More than 80 million people in Europe are overburdened by housing costs. The land and real estate prices are exploding in the growing cities, while homelessness and displacement of all kinds is an increasingly far too common phenomenon.
Housing as a human right and not a commodity is the maxim of the multifaceted body of work of Iva Marčetić, architect and researcher born in Banja Luka, Bosnia and Herzegovina, in 1982. In spite of the ubiquitous decline of investment in public, social, and affordable
housing, and the burgeoning gentrification, indebtedness, and poverty, Iva has been painstakingly focused in building networks between activists, planners and grassroots initiatives in an effort to democratise the process of city planning. As part of the organisation
Right to the City from Zagreb, where she currently lives and works, Iva is interested both in institutional changes, and in the citizen initiatives needed to make a city as egalitarian as possible.
Tactics in her work vary from situation to situation, as the Right to the City is a very mobile organization and often organizes actions and work in collaboration with other organizations and initiatives. On the one hand, there are very visible media campaigns such as the struggle for the Warsaw Street in Zagreb, national campaigns against the privatization of motorways, or engagement in the Welcome! initiative that was present in refugee camps, at the borders, as well as in activist and advocacy work on the right to housing and the work of migrants.
Besides research and organization of collective action, Iva has been absorbed in the shift of narrative produced in schools, institutions and practices of architecture and planning that lead to commercialization of public space and gentrification of cities. She extensively wrote about topics of urban justice, from historic to contemporary contexts, from global to local initiatives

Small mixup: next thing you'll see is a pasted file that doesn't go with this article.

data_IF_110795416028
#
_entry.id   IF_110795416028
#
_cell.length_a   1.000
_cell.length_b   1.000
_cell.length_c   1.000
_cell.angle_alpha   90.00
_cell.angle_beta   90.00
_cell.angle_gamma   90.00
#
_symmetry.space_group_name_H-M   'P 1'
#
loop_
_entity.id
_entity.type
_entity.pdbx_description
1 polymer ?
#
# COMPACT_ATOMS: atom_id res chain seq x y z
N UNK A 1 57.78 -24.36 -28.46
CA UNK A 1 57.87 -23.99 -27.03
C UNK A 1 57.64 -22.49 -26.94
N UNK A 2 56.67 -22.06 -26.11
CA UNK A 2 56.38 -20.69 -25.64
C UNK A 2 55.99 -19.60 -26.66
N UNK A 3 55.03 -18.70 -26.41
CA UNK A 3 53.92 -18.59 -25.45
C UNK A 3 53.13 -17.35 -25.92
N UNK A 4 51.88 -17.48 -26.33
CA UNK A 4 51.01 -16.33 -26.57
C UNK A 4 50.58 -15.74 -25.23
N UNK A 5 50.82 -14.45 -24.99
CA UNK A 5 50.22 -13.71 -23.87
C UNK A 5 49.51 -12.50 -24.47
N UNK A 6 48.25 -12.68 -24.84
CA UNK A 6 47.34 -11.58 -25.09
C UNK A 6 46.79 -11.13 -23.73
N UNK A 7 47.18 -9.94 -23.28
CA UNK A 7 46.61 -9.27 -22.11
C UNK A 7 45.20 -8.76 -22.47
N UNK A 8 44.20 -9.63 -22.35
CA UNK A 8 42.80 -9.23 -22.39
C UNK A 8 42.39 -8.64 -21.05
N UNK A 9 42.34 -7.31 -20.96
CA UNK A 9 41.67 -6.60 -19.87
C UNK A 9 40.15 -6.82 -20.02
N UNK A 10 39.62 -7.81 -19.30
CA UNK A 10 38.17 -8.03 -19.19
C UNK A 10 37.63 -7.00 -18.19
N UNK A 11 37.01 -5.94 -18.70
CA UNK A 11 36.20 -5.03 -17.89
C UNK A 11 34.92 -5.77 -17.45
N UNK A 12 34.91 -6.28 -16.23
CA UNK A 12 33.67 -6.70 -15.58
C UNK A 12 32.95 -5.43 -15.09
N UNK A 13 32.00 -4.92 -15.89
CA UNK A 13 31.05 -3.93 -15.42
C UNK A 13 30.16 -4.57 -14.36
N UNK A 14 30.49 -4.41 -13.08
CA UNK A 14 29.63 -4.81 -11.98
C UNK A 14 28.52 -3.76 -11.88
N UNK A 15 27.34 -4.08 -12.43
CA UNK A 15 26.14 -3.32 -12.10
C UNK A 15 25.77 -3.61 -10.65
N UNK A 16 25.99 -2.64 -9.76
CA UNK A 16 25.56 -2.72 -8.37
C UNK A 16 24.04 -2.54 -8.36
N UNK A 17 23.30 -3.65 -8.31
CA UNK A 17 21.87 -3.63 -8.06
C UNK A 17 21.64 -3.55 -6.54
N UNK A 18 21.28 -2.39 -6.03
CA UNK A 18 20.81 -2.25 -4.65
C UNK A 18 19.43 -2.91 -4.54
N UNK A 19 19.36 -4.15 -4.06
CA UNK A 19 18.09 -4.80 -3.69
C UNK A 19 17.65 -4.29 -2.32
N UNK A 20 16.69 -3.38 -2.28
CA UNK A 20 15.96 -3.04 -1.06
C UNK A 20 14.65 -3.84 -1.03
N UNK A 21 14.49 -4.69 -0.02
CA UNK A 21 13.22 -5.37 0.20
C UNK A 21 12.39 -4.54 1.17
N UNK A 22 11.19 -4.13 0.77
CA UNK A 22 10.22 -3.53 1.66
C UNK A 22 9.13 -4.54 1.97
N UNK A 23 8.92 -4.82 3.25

and movements, for critical cultural and political media in Croatia: Zarez, Kulturpunkt, Novosti and Bilten, a column at Vizkultura, among others, also edited the magazine Nepokoreni grad, and was part of the editorial team and the designer of magazine RAD.
From the early years of her studies at the School of Architecture at the University of Zagreb, Iva was a member of the prominent group Platforma 9.81, that fostered research and action in architecture, and a member of Pulska grupa, in which she represented Croatia with the exhibition Unmediated Democracy demands Unmediated Space at the Venice Biennale of Architecture in 2012. In the same year, as a fellow of the Akademie Schloss Solitude, she co-edited Grad Postkapitalizma, and self-published (samizdat) by the informal Pulska grupa.
Her seminal book Housing Policies in Service of Social and Spatial (In)Equality was published last year by the Right to the City and with the support of Rosa Luxembourg Stiftung (available at: https://www.pravonagrad.org/assets/stambene-politike_eng_web1.pdf). The
book deals with distinctive periods of housing policy and mechanisms of their implementation in former Yugoslavia, with the focus on the city of Zagreb, and the production of societal housing during socialism with consequences of its privatization, explicating the history of spatial inequalities.
In present times when housing decommodification and urban rights struggles must become a priority in mainstream architecture, Iva has incessantly and successfully, through her pluriannual work, already been putting these values in the centre of the public eye, thus
achieving her visionary contribution to the profession and the wider social sphere. The pressing moment is now for us to choose, whether to nonchalantly reiterate the spatial inequalities, or follow the paths of emancipation carved by the relentless visionaries like Iva Marčetić.
Curator of the Award: Ana Dana Beroš